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Is Alcohol Bad For Your Brain

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How Alcohol Blackout Causes Extreme Memory Loss

Is Alcohol Bad For Your Brain?

Teens and young adults are at high risk for alcohol-induced blackout drinking to the point of having little or no memory of blocks of time.

During a blackout you may still be able to talk, party, and even drive a car, but what you cant do is form new long-term memories.

The morning after you may not remember last nights party not because you forgot, but because you never formed memories of it in the first place.

From Cradle To Grave Alcohol Is Bad For The Brain

Megan Brooks

There is “compelling” evidence of the harmful effects of alcohol on the brain. The greatest risk occurs during three periods of life that are marked by dynamic brain changes, say researchers from Australia and the United Kingdom.

The three periods are

  • Gestation , which is characterized by extensive production, migration, and differentiation of neurons, as well as substantial apoptosis

  • Later adolescence , a period marked by synaptic pruning and increased axonal myelination and

  • Older adulthood , a period associated with brain atrophy. Changes accelerate after age 65, largely driven by decreases in neuron size and reductions in the number of dendritic spines and synapses.

These changes in neurocircuitry could increase sensitivity to the neurotoxic effects of alcohol, Louise Mewton, PhD, Center for Healthy Brain Aging, University of New South Wales, Sydney, Australia, and colleagues say.

“A life course perspective on brain health supports the formulation of policy and public health interventions to reduce alcohol use and misuse at all ages,” they write in an editorial December 4 in The BMJ.

What Alcohol Can Do To Your Health

Do you indulge in a glass of wine every now and then? You are not alone. More than 85% of adults report drinking alcohol at some point. In 2020, alcohol consumption in the U.S. spiked, with heavy drinking increasing by 41% among women.

While having a drink from time to time is unlikely to cause health problems, moderate or heavy drinking can impact the brain. And, alcohol abuse can cause deficits over time.

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Your Brain On Alcohol

Your whole body absorbs alcohol, but it really takes its toll on the brain. Alcohol interferes with the brain’s communication pathways. It can also affect how your brain processes information.

There are several stages of alcohol intoxication:

  • Subliminal intoxication. With a blood alcohol content between 0.01 0.05, this is the first stage of intoxication. You may not look like you have been drinking, but your reaction time, behavior and judgment may be slightly altered. Depending on weight, most men and women enter this stage after one drink.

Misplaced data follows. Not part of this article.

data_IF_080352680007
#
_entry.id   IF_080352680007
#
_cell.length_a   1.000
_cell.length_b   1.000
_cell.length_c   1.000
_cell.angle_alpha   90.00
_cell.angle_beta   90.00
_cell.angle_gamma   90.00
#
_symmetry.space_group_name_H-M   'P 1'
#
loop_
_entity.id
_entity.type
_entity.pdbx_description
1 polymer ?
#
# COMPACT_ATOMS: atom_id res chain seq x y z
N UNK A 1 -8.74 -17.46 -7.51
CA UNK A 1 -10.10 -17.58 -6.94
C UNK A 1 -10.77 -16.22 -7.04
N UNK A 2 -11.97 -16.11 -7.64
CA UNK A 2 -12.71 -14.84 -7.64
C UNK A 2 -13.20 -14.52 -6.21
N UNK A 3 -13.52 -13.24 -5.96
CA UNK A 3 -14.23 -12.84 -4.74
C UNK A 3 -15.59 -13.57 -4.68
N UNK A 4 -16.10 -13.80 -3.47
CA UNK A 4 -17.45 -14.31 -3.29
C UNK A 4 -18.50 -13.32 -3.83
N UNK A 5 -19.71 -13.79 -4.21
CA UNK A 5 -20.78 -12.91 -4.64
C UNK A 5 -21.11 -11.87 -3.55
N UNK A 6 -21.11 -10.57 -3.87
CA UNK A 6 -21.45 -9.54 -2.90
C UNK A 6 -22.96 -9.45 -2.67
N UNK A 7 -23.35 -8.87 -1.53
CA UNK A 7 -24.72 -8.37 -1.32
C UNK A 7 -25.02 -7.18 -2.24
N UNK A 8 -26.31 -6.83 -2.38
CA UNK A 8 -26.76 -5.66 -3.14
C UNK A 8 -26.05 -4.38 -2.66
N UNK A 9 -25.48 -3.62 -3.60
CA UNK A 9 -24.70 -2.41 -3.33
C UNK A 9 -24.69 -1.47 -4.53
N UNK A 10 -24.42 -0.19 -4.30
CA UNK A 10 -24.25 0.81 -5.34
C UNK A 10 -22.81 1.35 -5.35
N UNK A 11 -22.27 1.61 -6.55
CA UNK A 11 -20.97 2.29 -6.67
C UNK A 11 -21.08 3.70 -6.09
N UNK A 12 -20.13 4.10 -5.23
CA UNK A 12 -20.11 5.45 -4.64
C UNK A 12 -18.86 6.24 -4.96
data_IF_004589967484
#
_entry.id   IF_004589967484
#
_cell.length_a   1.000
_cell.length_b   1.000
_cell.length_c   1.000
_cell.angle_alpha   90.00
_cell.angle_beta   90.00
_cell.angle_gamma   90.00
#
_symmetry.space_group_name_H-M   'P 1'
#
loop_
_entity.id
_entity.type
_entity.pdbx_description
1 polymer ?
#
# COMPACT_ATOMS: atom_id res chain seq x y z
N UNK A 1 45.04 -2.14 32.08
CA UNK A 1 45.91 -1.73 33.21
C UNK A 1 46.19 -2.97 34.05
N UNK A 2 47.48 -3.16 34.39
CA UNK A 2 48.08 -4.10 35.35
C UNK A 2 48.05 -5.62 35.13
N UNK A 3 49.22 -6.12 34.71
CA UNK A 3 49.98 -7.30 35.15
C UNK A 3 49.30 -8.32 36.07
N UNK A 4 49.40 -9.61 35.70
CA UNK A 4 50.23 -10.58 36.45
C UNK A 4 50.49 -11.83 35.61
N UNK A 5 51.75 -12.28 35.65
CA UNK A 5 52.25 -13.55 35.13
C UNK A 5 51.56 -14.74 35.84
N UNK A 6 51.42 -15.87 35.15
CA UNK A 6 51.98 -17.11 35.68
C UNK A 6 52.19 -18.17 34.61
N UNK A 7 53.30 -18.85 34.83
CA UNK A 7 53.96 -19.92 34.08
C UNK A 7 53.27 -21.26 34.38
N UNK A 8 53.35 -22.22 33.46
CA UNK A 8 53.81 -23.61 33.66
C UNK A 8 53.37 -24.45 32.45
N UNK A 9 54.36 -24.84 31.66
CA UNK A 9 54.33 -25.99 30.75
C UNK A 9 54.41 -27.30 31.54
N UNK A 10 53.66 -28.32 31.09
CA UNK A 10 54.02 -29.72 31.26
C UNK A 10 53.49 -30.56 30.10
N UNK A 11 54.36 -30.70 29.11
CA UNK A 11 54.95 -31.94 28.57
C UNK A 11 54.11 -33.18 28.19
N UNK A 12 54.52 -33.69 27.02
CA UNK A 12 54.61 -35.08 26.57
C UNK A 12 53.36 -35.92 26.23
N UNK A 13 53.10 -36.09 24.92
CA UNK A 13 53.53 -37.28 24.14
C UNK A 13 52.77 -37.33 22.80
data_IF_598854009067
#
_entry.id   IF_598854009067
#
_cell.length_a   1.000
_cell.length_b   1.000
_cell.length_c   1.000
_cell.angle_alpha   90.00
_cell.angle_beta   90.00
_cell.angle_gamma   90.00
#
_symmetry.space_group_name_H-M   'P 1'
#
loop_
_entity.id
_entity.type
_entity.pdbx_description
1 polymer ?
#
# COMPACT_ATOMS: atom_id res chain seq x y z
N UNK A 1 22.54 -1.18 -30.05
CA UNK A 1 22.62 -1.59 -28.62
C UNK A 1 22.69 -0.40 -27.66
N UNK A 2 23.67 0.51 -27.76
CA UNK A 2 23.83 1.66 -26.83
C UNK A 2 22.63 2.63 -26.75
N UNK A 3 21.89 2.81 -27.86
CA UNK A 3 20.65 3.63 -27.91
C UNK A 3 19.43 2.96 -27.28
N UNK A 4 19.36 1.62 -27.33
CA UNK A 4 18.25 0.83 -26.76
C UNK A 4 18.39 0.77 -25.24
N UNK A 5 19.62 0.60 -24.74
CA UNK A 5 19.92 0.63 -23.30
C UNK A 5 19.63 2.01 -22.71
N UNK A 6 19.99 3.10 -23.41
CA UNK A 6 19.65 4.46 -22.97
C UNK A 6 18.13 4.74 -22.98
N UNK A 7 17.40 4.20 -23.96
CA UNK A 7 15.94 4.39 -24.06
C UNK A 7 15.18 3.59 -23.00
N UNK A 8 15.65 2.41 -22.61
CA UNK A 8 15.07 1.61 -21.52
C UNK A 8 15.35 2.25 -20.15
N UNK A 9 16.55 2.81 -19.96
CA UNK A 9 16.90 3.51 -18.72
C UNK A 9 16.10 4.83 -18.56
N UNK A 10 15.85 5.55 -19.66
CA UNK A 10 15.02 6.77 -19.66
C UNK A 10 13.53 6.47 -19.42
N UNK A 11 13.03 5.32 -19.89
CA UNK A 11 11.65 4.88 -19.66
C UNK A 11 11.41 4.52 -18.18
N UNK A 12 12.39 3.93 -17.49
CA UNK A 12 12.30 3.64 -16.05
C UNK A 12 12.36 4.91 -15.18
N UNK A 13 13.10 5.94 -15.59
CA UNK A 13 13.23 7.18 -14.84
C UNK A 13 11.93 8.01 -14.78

• Euphoria. During the early stages of drinking, your brain releases more dopamine. This chemical is linked with pleasure. During euphoria, you may feel relaxed and confident. But, your reasoning and memory may be slightly impaired. Often referred to as “tipsy,” this stage occurs when your BAC is between 0.03 and 0.12.
  • Excitement. At this stage, with a BAC from 0.09 to 0.25, you are now legally intoxicated. This level of intoxication affects the occipital lobe, temporal lobe and frontal lobe in your brain. Drinking too much can cause side effects specific to each lobe’s role, including blurred vision, slurred speech and hearing, and lack of control, respectively. The parietal lobe, which processes sensory information, is also affected. You may have a loss of fine motor skills and a slower reaction time. This stage is often marked by mood swings, impaired judgment, and even nausea or vomiting.
  • Does Alcohol Kill Brain Cells

    What Are The Effects Of Alcohol On Your Body, Brain Heart ...

    A common expression to warn people to cut back on harmful behaviors is that they will kill their brain cells. As weve seen earlier, alcohol can fundamentally reshape and rewire the brain, but does it actually kill brain cells themselves?

    Research from Harvard Medical School found that drinking damages the brains white matter, or tissue deep inside the brain that helps us process thoughts and governs movement, as well as transmits messages between the nervous system and other regions of the brain.

    While Parkinsons Disease, stroke, diabetes, and high blood pressure can also damage white matter, alcohol can speed up this cumulative damage. Researchers found that alcohol particularly damaged white matter in parts of the brain that are responsible for controlling impulses, making it less likely that individuals will be able to cut back or quit drinking.

    Luckily, researchers did see one glimmer of hope, as it appeared that this damaged white matter could potentially heal if drinkers quit drinking before they reached the age of 50.